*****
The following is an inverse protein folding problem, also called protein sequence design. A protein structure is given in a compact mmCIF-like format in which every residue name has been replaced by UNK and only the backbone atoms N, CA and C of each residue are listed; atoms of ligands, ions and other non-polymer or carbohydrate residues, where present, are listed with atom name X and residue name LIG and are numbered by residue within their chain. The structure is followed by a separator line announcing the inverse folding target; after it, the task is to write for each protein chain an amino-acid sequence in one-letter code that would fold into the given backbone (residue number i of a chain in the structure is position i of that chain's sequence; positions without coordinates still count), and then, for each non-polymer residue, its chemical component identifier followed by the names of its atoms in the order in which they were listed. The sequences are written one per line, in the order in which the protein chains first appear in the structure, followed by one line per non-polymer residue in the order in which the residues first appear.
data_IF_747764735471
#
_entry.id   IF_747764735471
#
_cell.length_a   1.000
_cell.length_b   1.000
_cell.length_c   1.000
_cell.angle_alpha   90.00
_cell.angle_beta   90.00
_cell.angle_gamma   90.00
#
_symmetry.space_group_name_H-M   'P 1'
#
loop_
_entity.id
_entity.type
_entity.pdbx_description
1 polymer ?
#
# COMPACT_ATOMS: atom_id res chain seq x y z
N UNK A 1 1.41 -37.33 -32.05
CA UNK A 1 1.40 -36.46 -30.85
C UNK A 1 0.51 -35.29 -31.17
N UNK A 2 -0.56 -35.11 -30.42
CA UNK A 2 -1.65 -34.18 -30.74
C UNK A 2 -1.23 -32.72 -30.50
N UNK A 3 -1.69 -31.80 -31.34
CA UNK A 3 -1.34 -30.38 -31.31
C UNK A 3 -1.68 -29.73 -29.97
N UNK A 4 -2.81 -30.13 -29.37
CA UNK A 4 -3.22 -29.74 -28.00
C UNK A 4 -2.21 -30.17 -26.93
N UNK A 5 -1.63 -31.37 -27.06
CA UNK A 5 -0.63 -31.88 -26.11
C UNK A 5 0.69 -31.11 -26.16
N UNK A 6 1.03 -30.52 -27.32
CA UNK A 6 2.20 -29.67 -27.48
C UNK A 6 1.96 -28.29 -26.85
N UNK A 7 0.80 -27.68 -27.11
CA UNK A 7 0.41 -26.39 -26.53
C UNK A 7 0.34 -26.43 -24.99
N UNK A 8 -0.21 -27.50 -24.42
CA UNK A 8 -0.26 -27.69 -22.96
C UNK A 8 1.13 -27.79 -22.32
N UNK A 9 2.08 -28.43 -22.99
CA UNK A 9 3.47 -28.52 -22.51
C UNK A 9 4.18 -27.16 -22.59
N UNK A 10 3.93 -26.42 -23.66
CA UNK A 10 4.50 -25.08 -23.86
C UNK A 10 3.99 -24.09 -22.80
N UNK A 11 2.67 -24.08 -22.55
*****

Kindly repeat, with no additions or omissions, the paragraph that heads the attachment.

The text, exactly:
The following is an inverse protein folding problem, also called protein sequence design. A protein structure is given in a compact mmCIF-like format in which every residue name has been replaced by UNK and only the backbone atoms N, CA and C of each residue are listed; atoms of ligands, ions and other non-polymer or carbohydrate residues, where present, are listed with atom name X and residue name LIG and are numbered by residue within their chain. The structure is followed by a separator line announcing the inverse folding target; after it, the task is to write for each protein chain an amino-acid sequence in one-letter code that would fold into the given backbone (residue number i of a chain in the structure is position i of that chain's sequence; positions without coordinates still count), and then, for each non-polymer residue, its chemical component identifier followed by the names of its atoms in the order in which they were listed. The sequences are written one per line, in the order in which the protein chains first appear in the structure, followed by one line per non-polymer residue in the order in which the residues first appear.